The US Capitol Police is in charge of protecting Congress, members of Congress, and congressional buildings and grounds. And while a number of officers were on the scene for the Jan 6 attack, the department has been accused of not being prepared enough to handle the events that unfolded. Video shows how close the mob of rioters got to then-VP Mike Pence, as well as some senators. The day after the attack, Capitol Police Chief Steven Sund resigned. And lawmakers called for investigations into security at the Capitol.
One report from the Capitol Police internal watchdog found that the department was warned three days before the attack that Trump supporters were planning to target Congress – and that things could turn violent. The report also found that the Department of Homeland Security warned the agency that a map of the Capitol’s tunnel system was posted on pro-Trump message boards. It also stated that the department "did not have adequate policies and procedures" to respond to the insurrection.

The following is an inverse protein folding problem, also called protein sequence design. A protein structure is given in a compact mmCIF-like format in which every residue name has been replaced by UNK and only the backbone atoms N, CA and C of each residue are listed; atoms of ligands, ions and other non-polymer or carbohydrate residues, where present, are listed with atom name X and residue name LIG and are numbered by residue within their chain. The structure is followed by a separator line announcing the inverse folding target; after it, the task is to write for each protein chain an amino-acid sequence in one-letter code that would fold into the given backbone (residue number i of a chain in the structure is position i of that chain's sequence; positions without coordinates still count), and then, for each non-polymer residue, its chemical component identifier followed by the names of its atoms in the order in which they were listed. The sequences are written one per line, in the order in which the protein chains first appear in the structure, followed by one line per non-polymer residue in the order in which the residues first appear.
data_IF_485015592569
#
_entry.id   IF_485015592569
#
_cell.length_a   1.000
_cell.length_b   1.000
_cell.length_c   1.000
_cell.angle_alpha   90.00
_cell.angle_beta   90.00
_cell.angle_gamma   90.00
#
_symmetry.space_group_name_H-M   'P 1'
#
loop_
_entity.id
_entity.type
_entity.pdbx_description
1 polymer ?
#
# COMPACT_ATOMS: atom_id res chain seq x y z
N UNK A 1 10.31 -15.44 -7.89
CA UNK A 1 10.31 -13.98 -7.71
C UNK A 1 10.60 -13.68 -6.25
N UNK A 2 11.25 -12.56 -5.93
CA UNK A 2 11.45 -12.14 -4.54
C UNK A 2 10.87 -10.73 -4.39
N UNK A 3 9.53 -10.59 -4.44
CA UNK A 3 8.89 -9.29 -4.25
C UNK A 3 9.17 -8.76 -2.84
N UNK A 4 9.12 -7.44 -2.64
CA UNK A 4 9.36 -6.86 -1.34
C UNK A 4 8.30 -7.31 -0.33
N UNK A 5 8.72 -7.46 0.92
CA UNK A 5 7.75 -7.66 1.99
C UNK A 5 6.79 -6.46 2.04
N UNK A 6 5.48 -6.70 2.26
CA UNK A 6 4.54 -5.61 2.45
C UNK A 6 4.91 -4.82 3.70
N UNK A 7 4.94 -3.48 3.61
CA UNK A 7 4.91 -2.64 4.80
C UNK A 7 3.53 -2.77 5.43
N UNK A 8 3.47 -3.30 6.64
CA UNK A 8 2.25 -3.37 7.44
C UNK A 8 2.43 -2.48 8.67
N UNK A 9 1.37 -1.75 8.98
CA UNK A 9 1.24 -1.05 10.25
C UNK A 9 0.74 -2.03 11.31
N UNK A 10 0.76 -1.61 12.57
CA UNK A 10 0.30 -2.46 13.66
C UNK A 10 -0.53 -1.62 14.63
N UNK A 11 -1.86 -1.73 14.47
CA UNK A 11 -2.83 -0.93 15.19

On July 6, acting US Capitol Police Chief Yogananda Pittman announced changes that the agency is implementing, saying it’s worked “around the clock” to improve security and support officers. She said the recommendations are from a number of reviews of the attack from a number of entities, including a US Senate committee, House select committees, the Government Accountability Office, and others. That includes…
Opening field offices in places like California and Florida to further investigate threats to lawmakers